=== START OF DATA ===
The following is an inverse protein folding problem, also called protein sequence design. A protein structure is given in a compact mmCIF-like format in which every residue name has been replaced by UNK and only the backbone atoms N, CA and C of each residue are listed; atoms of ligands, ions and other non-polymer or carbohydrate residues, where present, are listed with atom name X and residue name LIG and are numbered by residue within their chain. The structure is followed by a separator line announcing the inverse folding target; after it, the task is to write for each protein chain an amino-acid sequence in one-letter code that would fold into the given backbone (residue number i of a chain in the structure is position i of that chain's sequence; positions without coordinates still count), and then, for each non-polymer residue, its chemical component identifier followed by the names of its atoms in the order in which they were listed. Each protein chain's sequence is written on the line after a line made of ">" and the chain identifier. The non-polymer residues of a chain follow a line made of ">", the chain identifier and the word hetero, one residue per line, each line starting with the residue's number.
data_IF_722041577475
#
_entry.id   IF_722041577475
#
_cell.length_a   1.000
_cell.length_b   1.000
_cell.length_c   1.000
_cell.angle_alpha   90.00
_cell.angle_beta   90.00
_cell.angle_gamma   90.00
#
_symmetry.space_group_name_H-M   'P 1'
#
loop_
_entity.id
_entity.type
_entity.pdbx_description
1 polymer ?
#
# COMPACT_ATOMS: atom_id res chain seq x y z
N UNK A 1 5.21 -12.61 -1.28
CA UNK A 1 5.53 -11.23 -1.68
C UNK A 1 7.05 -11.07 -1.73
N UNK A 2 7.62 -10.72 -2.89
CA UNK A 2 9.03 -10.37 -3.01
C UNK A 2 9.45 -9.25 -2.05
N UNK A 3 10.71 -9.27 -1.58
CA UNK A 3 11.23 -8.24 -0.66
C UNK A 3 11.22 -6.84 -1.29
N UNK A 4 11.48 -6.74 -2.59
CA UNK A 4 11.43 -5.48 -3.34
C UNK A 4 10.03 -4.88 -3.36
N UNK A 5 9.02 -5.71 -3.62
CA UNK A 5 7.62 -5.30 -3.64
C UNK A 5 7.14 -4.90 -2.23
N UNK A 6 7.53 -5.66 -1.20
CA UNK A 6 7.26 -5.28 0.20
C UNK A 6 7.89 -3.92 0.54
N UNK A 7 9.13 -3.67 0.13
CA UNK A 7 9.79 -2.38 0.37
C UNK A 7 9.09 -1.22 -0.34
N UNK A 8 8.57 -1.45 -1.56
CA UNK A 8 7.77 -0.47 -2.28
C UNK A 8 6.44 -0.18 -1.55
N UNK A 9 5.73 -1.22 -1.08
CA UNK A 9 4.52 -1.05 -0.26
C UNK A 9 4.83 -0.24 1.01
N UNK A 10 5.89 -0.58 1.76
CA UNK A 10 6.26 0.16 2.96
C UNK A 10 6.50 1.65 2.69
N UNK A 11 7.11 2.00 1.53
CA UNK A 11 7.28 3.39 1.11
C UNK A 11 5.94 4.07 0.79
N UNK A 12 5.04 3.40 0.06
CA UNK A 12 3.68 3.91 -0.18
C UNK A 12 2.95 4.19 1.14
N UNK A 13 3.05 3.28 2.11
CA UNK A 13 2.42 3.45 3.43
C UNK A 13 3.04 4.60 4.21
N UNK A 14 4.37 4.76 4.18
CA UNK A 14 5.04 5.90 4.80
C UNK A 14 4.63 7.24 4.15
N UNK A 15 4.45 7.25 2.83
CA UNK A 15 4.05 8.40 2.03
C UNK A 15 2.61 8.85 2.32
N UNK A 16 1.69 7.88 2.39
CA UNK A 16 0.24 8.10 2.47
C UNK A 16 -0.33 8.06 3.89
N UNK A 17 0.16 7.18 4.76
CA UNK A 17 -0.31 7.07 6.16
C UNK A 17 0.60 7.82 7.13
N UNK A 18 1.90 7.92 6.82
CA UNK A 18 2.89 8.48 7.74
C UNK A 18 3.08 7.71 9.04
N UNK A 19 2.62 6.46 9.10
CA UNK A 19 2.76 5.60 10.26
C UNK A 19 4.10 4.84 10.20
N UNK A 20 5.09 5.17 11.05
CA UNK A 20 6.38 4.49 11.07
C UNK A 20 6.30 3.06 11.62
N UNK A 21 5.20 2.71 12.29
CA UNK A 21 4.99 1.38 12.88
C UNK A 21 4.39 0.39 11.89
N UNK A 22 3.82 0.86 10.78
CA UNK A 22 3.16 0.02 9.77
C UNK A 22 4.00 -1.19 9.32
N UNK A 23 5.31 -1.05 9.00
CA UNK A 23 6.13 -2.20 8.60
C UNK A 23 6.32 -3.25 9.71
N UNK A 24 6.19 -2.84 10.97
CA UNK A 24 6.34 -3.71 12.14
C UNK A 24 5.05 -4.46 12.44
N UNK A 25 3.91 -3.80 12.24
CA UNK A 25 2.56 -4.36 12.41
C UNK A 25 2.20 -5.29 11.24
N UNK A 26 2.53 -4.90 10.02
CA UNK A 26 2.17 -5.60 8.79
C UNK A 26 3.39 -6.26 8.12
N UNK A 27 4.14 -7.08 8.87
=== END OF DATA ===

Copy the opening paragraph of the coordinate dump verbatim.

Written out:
The following is an inverse protein folding problem, also called protein sequence design. A protein structure is given in a compact mmCIF-like format in which every residue name has been replaced by UNK and only the backbone atoms N, CA and C of each residue are listed; atoms of ligands, ions and other non-polymer or carbohydrate residues, where present, are listed with atom name X and residue name LIG and are numbered by residue within their chain. The structure is followed by a separator line announcing the inverse folding target; after it, the task is to write for each protein chain an amino-acid sequence in one-letter code that would fold into the given backbone (residue number i of a chain in the structure is position i of that chain's sequence; positions without coordinates still count), and then, for each non-polymer residue, its chemical component identifier followed by the names of its atoms in the order in which they were listed. Each protein chain's sequence is written on the line after a line made of ">" and the chain identifier. The non-polymer residues of a chain follow a line made of ">", the chain identifier and the word hetero, one residue per line, each line starting with the residue's number.